“When you have a hammer in your hands, all you see are nails.”That’s certainly how I’ve been feeling with this book in my hands.
Paul Hiebert is quoted in the book, “The Shaping of Things to Come” with some brilliant insights into critical contextualization.
Frost and Hirsch, the authors share Hiebert’s thoughts (pp. 89):
A missional church ought to be filled with students of the Word of God. He [Hiebert] says: “This step is crucial, for if the people do not clearly grasp the biblical message as originally intended, they will have a distorted view of the gospel. This is where the pastor or missionary…has the most to offer in an understanding of biblical truth and making it known in other cultures. While the people must be involved in the study of Scripture so that they grow in their own abilities to discern truth, the leader must have the meat-cultural grids that enable him or her to move between cultures.”….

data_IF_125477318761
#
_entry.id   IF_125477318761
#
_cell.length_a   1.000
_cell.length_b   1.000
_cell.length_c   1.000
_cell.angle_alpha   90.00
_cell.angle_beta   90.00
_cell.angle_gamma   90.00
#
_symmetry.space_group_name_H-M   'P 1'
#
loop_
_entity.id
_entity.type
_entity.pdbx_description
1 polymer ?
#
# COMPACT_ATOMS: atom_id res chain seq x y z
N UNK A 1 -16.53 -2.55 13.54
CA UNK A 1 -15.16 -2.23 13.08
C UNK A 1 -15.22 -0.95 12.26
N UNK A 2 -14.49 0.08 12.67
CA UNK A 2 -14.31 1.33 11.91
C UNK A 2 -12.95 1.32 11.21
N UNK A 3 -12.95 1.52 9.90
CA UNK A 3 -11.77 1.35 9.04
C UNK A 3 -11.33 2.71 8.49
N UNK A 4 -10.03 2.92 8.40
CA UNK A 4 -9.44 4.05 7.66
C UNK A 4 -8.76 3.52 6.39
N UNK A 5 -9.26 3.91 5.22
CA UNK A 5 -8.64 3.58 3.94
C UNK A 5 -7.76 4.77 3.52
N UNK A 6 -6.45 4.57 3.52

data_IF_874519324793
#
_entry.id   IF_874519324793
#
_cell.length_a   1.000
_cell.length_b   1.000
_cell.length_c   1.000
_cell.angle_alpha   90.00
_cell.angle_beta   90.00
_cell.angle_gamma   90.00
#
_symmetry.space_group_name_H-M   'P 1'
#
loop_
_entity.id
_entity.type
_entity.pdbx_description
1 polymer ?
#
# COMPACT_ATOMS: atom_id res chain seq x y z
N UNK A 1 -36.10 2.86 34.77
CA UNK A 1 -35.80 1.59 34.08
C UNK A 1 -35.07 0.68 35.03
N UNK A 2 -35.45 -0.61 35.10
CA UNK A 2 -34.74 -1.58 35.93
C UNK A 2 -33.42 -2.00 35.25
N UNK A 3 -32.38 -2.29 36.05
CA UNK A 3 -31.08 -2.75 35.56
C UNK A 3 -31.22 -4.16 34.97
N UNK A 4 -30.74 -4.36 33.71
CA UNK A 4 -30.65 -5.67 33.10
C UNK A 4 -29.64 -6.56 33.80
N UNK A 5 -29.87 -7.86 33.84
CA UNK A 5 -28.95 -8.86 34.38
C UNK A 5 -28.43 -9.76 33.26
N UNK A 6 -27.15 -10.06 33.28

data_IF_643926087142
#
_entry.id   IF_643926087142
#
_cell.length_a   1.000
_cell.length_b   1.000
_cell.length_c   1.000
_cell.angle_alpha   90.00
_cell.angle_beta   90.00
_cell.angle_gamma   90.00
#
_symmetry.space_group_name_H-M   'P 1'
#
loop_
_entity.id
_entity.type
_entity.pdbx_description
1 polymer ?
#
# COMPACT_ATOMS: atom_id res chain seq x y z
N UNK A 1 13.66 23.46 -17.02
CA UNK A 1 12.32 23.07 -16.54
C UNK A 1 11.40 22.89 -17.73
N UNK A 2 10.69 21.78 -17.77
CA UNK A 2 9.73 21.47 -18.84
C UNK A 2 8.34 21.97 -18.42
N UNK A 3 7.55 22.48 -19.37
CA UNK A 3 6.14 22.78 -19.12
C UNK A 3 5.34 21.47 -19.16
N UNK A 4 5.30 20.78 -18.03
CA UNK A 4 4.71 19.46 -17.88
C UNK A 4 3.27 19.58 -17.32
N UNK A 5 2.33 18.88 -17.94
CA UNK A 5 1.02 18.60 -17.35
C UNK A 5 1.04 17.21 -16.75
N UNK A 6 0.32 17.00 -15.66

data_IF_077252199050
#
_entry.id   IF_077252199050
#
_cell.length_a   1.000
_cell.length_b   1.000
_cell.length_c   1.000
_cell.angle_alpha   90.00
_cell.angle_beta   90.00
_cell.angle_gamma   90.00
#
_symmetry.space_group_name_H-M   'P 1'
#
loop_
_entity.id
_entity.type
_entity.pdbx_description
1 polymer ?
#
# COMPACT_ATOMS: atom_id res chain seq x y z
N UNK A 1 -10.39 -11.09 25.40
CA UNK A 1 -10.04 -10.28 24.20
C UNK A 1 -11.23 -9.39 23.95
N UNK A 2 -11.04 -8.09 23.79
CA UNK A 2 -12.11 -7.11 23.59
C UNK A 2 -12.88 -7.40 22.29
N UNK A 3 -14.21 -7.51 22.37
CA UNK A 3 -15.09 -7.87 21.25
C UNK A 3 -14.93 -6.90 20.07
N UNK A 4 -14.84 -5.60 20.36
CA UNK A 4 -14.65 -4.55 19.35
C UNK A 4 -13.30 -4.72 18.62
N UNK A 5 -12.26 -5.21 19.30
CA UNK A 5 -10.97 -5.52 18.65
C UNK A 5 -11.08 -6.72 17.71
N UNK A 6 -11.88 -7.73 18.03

”(The gospel) is a me to which people must respond…It is not enough that the leaders be convinced about changes that may be needed. Leaders may share their personal convictions and point out the consequences of various decisions, but they must allow the people to make the final decisions in evaluating their past customs.”
He[Hiebert]wants leaders to trust the congregation, something that clergy have been notoriously poor at doing in the past. If the process is guided effectively, he suggests a number of ways a congregation might respond to old beliefs and customs. Continue reading